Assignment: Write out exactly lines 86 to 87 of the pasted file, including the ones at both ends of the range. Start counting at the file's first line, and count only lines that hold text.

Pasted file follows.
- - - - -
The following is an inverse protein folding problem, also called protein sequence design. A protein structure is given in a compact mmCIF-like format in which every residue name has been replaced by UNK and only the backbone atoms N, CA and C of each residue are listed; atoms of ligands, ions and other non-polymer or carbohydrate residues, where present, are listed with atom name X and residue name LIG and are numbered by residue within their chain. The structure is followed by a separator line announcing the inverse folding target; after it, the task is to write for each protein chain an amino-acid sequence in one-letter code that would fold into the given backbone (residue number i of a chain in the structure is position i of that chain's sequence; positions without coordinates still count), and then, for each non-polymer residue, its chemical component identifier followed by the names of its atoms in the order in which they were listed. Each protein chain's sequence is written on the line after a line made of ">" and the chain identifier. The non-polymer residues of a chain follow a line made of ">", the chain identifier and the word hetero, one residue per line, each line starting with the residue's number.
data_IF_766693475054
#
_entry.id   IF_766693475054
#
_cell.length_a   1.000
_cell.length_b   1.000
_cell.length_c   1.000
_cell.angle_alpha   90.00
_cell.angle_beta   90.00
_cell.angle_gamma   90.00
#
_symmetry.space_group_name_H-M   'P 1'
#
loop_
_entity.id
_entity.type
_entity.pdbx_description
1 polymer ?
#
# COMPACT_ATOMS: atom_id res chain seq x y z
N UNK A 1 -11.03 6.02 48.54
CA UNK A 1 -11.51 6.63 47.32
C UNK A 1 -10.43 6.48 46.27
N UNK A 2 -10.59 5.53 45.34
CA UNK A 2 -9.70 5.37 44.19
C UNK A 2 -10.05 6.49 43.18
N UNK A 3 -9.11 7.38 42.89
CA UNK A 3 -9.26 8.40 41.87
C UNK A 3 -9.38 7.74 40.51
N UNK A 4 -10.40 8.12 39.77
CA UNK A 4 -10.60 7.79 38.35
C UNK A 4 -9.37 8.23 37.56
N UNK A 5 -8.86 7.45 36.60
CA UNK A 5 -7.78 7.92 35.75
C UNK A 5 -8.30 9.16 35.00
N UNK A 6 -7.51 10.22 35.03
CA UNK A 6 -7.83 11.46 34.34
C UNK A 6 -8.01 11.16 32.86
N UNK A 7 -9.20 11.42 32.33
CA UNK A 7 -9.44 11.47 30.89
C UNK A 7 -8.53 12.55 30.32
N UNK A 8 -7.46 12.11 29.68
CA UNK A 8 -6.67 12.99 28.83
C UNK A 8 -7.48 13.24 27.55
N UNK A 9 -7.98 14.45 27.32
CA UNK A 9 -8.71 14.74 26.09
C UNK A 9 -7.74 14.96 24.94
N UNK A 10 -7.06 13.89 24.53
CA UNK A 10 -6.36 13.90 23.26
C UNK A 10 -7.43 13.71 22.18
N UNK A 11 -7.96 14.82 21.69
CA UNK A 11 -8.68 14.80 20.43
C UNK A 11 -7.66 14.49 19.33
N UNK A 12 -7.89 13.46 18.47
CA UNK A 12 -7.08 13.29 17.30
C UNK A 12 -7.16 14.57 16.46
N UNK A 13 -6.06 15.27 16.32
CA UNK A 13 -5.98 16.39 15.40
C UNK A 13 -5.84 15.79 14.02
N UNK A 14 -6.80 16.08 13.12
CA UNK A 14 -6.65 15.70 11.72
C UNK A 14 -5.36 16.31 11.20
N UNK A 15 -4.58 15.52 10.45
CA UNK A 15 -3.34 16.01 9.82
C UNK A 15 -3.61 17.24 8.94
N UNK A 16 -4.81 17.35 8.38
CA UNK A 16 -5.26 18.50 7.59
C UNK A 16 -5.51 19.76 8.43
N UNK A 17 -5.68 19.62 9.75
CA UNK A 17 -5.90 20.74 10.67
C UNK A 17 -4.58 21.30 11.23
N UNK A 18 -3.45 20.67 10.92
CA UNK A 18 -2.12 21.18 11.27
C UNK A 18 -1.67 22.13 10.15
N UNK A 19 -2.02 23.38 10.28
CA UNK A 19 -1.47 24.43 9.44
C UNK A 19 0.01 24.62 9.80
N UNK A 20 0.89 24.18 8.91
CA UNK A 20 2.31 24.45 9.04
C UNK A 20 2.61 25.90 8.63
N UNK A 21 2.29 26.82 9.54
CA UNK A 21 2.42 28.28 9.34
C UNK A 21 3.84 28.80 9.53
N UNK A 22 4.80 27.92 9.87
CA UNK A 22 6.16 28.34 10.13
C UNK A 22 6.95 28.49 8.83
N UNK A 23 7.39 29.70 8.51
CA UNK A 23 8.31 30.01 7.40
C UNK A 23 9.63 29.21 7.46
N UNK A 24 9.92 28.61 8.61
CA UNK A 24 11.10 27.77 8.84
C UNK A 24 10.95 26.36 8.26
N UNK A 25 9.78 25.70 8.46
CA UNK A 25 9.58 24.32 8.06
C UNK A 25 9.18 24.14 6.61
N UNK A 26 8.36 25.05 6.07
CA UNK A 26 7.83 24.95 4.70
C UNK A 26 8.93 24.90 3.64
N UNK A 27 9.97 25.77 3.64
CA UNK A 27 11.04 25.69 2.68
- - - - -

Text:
CA UNK A 22 6.16 28.34 10.13
C UNK A 22 6.95 28.49 8.83